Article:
In the second part of The Christian Post's interview with McKrae Game, president and founder of Hope for Wholeness, the ordained Southern Baptist minister explains why people should stop using the term "gay Christian" and how his organization differs from Exodus International, which closed last year after serving people with unwanted same-sex attraction for 37 years. Game, who left the homosexual lifestyle, also acknowledges that he is living in "denial," though he defines the term differently. Part one of the interview can be read here.
CP: Let's talk about the term "gay Christian." How do you feel about it, and is there a better term that we should be using?
Game: I do not like the term. I'm not a person who is politically correct. I don't say things to try and make people like me or anything like that. But I read the book Washed and Waiting by Wesley Hill to try and understand these growing groups of people — I'm obviously not one of them — who call themselves gay Christians. more >>
Review of: God and the Gay Christian: The Biblical Case in Support of Same-Sex Relationships by Matthew Vines (New York: Convergent Books, 2014).
Matthew Vines, a young, self-professed evangelical Christian and a self-professed "gay" man, has added another book to a growing genre of those claiming that God can bless same-sex sexual relationships. Vines, who was raised in the church, is unwilling to simply reject Christianity, like some homosexuals have. He insists, "Christians who affirm the full authority of Scripture can also affirm committed, monogamous same-sex relationships."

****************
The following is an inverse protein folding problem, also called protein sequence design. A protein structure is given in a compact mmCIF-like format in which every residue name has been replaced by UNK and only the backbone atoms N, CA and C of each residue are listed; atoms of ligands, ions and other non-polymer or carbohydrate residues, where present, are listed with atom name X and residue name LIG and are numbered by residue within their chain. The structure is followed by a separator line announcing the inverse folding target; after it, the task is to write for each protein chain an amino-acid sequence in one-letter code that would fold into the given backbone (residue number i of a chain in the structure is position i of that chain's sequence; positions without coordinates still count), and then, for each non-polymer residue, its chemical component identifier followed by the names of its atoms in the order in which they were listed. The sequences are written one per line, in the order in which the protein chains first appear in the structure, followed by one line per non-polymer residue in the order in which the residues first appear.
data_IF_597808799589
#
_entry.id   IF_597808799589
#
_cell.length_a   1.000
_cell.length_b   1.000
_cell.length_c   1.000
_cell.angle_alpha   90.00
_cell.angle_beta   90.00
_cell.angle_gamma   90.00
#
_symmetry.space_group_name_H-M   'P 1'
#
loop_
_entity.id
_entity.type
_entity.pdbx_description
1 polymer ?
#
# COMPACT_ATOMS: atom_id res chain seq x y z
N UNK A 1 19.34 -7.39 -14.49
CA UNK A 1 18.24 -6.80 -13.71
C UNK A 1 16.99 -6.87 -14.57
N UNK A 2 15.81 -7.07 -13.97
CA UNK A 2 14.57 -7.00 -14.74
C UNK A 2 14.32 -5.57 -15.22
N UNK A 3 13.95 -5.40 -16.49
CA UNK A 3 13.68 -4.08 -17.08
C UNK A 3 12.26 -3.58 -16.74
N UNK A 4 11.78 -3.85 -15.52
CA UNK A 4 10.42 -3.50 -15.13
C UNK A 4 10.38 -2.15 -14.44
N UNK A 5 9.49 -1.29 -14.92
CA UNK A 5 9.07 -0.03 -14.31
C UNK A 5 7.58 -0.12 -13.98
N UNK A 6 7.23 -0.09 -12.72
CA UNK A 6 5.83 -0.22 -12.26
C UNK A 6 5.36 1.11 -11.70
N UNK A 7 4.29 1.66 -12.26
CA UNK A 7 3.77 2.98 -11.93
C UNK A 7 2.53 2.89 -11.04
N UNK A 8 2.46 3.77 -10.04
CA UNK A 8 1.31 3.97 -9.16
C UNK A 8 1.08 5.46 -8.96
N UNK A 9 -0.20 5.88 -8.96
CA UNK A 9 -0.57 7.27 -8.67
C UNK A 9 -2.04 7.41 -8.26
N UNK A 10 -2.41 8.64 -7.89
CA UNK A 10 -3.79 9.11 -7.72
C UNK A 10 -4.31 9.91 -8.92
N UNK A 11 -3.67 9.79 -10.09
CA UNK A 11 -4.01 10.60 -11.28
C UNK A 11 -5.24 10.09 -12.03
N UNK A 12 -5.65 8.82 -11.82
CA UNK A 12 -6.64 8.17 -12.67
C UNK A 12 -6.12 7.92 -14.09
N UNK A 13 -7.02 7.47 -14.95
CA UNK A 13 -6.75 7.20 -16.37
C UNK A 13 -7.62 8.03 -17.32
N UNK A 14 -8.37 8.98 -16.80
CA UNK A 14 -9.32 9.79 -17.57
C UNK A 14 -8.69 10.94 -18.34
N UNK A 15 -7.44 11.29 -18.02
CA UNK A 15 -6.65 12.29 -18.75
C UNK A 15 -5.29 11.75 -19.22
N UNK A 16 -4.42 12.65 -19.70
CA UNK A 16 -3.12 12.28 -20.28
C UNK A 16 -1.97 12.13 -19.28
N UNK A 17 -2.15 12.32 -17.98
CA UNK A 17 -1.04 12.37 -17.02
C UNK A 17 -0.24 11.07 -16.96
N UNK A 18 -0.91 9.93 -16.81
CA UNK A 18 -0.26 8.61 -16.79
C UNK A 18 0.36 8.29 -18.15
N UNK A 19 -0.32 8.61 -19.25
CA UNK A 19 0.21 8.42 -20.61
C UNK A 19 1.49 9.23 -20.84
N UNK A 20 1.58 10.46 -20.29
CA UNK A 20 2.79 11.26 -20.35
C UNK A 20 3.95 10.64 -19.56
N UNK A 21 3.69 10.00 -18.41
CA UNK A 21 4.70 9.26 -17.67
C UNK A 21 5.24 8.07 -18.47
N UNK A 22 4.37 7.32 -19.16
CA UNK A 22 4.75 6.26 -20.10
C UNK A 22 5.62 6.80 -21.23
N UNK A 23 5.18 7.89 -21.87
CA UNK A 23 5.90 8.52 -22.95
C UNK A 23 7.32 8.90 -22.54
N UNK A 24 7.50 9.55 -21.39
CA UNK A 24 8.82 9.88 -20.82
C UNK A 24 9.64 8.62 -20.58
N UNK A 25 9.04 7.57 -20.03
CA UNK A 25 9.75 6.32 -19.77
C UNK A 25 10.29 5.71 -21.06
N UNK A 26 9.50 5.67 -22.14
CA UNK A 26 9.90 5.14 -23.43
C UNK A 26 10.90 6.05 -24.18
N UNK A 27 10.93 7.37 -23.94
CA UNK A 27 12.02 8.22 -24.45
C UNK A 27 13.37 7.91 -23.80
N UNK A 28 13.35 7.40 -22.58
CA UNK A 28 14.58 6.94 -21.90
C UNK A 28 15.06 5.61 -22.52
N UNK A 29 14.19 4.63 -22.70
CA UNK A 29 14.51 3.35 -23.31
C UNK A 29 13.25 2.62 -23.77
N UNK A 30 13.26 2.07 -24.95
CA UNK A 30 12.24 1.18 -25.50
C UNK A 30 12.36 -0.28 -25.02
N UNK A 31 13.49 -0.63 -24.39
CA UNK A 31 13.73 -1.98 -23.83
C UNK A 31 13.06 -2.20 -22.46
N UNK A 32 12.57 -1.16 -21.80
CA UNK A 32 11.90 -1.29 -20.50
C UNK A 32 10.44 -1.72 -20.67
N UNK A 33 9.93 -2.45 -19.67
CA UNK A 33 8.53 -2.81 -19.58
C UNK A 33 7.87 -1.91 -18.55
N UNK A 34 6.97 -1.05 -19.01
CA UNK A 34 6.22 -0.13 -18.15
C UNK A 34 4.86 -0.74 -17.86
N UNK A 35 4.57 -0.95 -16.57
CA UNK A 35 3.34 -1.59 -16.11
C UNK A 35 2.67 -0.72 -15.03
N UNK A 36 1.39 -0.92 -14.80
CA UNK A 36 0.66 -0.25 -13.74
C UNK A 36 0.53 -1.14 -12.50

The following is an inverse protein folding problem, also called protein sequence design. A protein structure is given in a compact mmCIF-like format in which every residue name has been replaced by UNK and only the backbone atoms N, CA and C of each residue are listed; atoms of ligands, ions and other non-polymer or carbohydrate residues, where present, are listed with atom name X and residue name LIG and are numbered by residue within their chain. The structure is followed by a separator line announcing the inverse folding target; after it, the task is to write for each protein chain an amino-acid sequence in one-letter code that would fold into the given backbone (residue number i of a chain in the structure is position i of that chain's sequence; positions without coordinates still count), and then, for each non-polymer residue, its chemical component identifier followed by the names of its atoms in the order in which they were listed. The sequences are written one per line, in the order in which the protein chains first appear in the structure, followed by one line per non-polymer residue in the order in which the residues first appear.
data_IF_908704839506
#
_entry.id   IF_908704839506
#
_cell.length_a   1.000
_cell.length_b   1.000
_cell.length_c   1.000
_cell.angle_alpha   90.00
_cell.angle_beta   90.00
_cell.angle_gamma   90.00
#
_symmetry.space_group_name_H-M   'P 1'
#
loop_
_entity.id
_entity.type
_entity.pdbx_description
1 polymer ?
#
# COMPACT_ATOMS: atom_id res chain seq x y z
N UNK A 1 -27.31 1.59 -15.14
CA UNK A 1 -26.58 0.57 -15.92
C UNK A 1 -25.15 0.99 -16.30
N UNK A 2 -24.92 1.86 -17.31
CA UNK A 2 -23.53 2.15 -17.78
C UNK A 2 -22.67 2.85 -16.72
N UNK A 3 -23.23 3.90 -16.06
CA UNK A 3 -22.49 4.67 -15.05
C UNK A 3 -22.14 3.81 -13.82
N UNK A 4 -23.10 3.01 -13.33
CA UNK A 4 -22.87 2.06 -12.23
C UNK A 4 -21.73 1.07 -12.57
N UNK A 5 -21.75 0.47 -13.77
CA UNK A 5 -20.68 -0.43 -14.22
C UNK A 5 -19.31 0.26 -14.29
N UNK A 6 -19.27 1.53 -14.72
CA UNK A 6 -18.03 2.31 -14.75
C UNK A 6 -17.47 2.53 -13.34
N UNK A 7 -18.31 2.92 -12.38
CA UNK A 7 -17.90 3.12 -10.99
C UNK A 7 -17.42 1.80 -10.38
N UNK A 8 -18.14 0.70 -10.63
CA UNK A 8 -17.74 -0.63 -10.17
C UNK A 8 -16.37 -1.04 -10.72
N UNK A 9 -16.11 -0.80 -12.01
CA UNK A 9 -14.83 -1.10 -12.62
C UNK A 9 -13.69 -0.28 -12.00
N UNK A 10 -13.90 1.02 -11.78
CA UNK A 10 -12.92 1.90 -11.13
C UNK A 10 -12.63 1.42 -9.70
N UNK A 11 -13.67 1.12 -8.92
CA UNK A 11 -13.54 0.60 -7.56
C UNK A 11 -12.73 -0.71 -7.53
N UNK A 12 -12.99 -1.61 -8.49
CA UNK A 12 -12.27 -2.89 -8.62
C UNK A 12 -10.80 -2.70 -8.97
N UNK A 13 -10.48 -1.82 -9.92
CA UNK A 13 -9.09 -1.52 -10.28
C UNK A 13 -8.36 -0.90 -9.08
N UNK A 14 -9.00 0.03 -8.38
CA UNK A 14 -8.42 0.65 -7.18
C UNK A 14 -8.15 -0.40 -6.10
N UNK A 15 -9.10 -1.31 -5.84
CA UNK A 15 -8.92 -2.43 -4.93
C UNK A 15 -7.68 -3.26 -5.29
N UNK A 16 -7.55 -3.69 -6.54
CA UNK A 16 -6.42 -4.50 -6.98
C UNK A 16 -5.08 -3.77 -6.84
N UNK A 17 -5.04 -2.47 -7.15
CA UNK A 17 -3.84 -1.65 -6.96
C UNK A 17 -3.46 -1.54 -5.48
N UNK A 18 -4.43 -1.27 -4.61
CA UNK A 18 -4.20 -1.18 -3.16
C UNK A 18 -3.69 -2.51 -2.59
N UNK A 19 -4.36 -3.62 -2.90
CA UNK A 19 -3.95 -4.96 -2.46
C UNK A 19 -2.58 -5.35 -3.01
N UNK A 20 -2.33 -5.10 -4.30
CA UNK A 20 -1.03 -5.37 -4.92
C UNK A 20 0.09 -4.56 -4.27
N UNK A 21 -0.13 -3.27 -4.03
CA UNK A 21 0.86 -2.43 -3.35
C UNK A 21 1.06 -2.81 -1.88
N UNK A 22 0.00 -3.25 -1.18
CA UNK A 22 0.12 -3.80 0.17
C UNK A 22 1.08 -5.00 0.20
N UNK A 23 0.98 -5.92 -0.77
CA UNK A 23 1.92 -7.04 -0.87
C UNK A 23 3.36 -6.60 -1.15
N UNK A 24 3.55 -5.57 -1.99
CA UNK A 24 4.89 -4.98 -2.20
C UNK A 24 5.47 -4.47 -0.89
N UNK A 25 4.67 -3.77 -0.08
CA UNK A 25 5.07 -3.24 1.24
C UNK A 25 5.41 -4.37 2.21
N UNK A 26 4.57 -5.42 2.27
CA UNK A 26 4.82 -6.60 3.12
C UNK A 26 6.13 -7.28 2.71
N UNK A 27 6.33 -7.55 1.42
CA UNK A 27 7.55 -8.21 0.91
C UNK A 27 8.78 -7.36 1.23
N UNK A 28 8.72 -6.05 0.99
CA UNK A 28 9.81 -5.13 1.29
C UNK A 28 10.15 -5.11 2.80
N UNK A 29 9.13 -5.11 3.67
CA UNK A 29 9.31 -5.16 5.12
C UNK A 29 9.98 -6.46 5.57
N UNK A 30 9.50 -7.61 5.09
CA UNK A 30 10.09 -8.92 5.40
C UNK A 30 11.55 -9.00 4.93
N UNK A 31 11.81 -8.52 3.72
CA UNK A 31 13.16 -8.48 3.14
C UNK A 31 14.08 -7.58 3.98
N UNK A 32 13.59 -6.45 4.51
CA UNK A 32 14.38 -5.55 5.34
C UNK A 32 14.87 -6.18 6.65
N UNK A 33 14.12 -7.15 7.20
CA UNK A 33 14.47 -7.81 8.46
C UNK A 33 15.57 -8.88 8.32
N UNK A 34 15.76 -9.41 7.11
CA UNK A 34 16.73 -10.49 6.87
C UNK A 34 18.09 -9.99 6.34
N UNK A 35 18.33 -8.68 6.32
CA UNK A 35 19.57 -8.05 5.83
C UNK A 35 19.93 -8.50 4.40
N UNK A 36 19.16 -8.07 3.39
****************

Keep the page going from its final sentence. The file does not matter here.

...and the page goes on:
I completely disagree with Vines on this central point. However, I welcome some things in his book-such as his classification of the opposing camps within the church as "affirming" and "non-affirming" (of homosexual relationships). This is preferable to the terms "pro-gay" and "anti-gay," which imply-wrongly-that those who disapprove of homosexual conduct are hostile to "gay people" as individuals. more >>
Since Ronald Reagan's sweeping victory in the 1980 presidential election, conservatives and people of faith have been the largest and most reliable voting block for the Republican Party. The GOP's longtime commitment to traditional values with a platform that doesn't mind placing those values front and center has made it the natural political home for people of faith.
In the last two elections however, faith voters haven't voted for the Republican candidate in the numbers or percentages that were typical in prior election cycles. As a result, RNC Chairman Reince Priebus made a commitment last year not only engage non-traditional voters for our party, but also to re-engage our party's base. In the Chairman's words, "we can't just parachute in a few months before an election and expect to win the vote."
Currently there are an estimated eighty-nine million evangelicals who are eligible to vote in the US, but only about one-third of them cast a vote in the average election due to frustration with the direction of our country; and those numbers don't take into account millions of other faith-minded conservatives. more >>